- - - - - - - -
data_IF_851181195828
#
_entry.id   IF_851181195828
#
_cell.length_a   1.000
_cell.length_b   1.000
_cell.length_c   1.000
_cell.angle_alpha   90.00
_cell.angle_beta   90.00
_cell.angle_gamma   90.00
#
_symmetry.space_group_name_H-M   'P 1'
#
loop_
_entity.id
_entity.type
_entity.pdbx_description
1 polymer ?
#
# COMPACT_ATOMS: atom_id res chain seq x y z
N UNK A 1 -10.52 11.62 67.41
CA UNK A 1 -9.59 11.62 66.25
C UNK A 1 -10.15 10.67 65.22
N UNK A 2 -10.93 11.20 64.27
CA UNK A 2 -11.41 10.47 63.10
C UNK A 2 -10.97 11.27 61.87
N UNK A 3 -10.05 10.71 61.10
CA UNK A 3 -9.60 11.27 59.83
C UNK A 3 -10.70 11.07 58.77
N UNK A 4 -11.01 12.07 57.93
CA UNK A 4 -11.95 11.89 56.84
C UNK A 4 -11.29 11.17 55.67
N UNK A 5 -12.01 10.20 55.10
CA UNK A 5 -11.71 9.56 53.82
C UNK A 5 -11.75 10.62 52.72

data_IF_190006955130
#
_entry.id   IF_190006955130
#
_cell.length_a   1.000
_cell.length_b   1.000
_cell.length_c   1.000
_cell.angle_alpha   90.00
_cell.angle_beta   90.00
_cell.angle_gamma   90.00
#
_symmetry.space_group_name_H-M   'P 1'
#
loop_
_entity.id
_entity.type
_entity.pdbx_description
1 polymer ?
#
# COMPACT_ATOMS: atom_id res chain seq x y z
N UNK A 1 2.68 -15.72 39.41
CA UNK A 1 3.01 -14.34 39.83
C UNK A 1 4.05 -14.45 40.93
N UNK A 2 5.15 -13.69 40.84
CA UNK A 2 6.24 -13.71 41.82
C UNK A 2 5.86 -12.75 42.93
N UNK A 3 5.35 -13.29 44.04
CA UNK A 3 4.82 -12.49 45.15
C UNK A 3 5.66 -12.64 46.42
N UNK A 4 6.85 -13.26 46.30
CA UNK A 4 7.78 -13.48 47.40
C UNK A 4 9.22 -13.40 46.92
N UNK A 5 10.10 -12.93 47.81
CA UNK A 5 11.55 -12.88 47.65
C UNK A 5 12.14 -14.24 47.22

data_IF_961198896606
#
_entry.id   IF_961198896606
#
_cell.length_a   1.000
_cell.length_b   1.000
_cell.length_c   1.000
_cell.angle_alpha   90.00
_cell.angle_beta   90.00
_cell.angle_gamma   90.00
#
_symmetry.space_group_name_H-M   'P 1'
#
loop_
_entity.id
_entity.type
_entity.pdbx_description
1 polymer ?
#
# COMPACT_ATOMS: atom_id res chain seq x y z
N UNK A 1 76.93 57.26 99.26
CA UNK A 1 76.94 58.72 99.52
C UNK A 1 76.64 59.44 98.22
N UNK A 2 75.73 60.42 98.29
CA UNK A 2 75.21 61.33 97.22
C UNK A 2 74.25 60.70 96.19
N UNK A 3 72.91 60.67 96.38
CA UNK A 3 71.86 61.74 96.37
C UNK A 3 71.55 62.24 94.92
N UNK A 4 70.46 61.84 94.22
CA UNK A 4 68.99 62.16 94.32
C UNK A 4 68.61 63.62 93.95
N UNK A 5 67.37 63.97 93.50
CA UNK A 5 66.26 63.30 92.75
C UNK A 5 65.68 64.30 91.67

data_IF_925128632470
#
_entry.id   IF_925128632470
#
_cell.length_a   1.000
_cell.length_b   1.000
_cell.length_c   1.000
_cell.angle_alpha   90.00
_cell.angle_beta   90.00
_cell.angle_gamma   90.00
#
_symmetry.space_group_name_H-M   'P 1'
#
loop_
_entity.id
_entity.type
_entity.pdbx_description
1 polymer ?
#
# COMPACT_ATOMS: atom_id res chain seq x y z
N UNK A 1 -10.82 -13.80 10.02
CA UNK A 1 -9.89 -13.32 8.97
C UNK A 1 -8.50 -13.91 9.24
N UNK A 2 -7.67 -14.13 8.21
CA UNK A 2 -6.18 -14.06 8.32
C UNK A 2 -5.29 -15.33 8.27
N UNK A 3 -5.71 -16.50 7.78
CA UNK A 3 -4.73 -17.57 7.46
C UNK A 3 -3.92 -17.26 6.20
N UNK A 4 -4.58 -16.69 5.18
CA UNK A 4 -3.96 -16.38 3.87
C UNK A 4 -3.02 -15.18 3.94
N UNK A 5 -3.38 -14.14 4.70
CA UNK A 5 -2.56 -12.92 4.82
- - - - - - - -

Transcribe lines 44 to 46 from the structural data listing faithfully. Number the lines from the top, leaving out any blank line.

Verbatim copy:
_cell.angle_beta   90.00
_cell.angle_gamma   90.00
#